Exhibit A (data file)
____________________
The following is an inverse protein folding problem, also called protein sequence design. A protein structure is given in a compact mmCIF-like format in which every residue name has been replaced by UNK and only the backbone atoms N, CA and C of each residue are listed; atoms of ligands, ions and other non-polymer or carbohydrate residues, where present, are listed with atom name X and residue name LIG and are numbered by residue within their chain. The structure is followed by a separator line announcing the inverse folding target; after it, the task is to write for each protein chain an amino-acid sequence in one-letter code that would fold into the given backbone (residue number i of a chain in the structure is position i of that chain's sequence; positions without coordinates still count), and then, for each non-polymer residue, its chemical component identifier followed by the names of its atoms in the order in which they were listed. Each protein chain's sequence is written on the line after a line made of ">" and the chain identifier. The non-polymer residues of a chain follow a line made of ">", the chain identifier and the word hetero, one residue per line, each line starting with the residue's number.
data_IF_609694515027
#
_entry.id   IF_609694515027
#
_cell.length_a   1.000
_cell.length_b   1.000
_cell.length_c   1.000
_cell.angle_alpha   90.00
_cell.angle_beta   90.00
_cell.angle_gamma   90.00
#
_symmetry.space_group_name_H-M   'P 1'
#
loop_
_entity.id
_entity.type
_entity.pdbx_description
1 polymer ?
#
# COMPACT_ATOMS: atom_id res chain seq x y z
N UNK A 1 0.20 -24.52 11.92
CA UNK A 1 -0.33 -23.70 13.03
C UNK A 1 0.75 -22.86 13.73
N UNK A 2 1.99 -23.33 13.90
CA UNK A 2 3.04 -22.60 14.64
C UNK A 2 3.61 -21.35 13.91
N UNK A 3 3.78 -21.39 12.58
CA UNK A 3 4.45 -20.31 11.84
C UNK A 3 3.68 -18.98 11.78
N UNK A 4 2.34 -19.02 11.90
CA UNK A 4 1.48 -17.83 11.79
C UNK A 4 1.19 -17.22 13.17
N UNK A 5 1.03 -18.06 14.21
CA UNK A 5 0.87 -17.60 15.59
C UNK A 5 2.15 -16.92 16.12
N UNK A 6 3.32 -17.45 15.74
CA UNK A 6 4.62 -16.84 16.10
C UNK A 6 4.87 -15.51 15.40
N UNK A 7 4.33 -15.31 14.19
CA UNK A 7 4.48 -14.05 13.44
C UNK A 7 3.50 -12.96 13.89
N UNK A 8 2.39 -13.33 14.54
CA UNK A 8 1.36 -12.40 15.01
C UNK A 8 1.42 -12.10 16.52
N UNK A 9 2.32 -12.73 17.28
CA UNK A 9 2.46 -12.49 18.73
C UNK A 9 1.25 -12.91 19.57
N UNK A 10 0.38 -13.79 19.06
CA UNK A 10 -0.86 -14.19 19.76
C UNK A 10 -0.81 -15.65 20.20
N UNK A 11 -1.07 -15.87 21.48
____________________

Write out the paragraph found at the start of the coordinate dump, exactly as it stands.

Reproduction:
The following is an inverse protein folding problem, also called protein sequence design. A protein structure is given in a compact mmCIF-like format in which every residue name has been replaced by UNK and only the backbone atoms N, CA and C of each residue are listed; atoms of ligands, ions and other non-polymer or carbohydrate residues, where present, are listed with atom name X and residue name LIG and are numbered by residue within their chain. The structure is followed by a separator line announcing the inverse folding target; after it, the task is to write for each protein chain an amino-acid sequence in one-letter code that would fold into the given backbone (residue number i of a chain in the structure is position i of that chain's sequence; positions without coordinates still count), and then, for each non-polymer residue, its chemical component identifier followed by the names of its atoms in the order in which they were listed. Each protein chain's sequence is written on the line after a line made of ">" and the chain identifier. The non-polymer residues of a chain follow a line made of ">", the chain identifier and the word hetero, one residue per line, each line starting with the residue's number.